What should I know about a severance agreement?
Most severance agreements are offering you chump change to give up just about every right you’ve ever been granted under state and federal law. Here’s the typical list: claims or lawsuits for discrimination based on age, sex, race, religion, national origin, handicap, disability or “like civil rights”
How often do you have to give reasonable notice for severance?
There is a common myth that this is one month per year, but that is not the law. It is important to keep in mind that the common law entitlement to reasonable notice includes statutory notice and/or Termination Pay, as well as Severance Pay; the entitlements under the ESA are not added on top of their common law entitlements.
Why does the law of mitigation apply to severance?
That is due to the law of mitigation, which provides that if an individual obtains new employment during the notice period, any employment or self-employment income will be conducted from the amount that the former employer must pay. For that reason, it is in the employer’s best interest to assist the employee in obtaining new employment.
How is the amount of severance pay calculated?
Often, severance packages are calculated based on how long the employee has worked for the company. Employers develop their own formulas, using the time of service—for example, two weeks of severance pay for every year of employment. Calculations may also be based on the employee’s rank or position.
What are the requirements for a severance agreement?
The Older Worker Benefits Protection Act modified the Age Discrimination in Employment Act that protects workers that are 40 and older. There are some requirements that the OWBPA imposes on any severance agreement. It must be in writing. The agreement must be drafted in plain language so that the employee signing the agreement can understand it.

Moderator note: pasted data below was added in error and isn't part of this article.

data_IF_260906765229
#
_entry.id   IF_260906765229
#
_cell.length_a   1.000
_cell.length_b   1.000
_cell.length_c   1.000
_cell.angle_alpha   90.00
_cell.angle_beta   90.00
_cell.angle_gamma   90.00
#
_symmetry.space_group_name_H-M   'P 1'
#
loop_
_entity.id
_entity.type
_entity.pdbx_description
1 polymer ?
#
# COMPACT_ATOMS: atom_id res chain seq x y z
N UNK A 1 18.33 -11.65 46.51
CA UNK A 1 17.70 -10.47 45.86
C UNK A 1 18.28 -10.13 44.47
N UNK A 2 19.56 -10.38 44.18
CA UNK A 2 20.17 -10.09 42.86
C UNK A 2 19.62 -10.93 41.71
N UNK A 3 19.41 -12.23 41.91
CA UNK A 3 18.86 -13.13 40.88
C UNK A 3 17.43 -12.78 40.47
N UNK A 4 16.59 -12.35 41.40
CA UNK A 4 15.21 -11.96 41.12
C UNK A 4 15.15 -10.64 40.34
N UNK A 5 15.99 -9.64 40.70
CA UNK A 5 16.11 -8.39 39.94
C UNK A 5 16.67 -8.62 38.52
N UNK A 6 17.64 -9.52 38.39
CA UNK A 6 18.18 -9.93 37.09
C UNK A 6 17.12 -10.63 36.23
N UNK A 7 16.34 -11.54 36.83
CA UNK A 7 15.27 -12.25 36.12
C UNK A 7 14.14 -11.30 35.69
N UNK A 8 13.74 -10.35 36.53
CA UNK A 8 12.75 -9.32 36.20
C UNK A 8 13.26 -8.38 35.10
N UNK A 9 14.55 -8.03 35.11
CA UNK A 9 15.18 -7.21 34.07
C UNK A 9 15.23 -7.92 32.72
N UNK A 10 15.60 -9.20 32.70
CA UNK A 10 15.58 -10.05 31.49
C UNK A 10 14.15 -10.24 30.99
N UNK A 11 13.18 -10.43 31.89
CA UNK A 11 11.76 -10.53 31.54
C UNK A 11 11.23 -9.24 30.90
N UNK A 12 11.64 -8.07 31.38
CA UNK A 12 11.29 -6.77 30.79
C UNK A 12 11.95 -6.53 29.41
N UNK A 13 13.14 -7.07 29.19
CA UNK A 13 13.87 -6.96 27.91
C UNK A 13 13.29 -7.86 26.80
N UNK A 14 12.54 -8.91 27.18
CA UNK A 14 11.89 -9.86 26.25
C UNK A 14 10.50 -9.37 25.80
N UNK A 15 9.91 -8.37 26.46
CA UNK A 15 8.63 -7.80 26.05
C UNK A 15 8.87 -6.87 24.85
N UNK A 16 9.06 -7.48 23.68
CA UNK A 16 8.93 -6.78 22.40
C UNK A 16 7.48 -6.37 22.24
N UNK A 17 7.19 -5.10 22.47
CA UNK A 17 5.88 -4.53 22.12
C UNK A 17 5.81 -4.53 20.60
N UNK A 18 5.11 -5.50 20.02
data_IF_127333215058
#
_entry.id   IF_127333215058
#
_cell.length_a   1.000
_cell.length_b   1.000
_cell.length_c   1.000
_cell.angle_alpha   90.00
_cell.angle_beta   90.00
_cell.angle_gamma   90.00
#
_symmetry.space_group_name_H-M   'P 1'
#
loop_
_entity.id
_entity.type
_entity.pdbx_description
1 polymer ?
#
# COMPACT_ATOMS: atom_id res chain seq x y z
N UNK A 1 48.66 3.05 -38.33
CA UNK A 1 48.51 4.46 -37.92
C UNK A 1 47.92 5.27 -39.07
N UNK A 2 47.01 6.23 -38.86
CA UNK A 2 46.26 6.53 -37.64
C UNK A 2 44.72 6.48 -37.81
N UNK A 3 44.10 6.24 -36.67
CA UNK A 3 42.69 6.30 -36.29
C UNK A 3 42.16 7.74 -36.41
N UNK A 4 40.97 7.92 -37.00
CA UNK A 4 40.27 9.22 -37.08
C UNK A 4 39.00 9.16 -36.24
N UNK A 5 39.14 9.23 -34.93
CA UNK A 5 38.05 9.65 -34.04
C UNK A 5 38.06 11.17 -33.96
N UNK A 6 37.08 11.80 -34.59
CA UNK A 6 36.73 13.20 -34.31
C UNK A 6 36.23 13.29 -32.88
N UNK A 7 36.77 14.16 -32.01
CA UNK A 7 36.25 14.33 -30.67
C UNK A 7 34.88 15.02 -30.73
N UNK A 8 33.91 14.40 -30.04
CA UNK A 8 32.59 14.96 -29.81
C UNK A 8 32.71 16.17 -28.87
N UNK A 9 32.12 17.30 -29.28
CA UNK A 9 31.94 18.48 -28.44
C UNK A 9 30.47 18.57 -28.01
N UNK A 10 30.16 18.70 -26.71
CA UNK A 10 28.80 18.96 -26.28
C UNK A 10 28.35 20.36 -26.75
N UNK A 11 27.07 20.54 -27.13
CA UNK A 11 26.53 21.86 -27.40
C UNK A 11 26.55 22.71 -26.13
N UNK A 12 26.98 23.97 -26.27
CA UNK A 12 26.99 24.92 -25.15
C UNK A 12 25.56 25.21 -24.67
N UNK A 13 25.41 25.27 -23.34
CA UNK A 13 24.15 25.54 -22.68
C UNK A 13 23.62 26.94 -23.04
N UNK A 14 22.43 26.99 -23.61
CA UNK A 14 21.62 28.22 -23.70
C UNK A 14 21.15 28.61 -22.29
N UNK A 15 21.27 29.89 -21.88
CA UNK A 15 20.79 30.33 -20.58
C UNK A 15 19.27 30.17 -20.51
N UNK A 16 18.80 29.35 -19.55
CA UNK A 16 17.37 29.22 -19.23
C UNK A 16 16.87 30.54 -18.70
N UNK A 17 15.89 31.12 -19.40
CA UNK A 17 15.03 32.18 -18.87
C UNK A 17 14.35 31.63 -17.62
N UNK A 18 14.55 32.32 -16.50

What not to do in severance agreements with employees over 40?
All severance agreements for employees over 40 must specifically refer to the Age Discrimination in Employment Act rights. This means directly citing the ADEA to the employee. Failure to reference the ADEA to employees may result in a lawsuit.
Are there any traps in a severance agreement?
And employees often ask for a “mutual” non-disparagement clause. Agreeing to such a mutual non-disparagement clause, without carefully drafting the language, can be a dangerous trap for employers. A mutual non-disparagement clause in which “the Company agrees not to disparage the employee” is almost impossible for the Company to honor.
Can a company sue you over a severance agreement?
Yes, you heard that right. If you force someone to sign a severance agreement or do not detail the terms of the agreement in the proper way, an employee can take you to court even if they have signed the document and sue you anyway.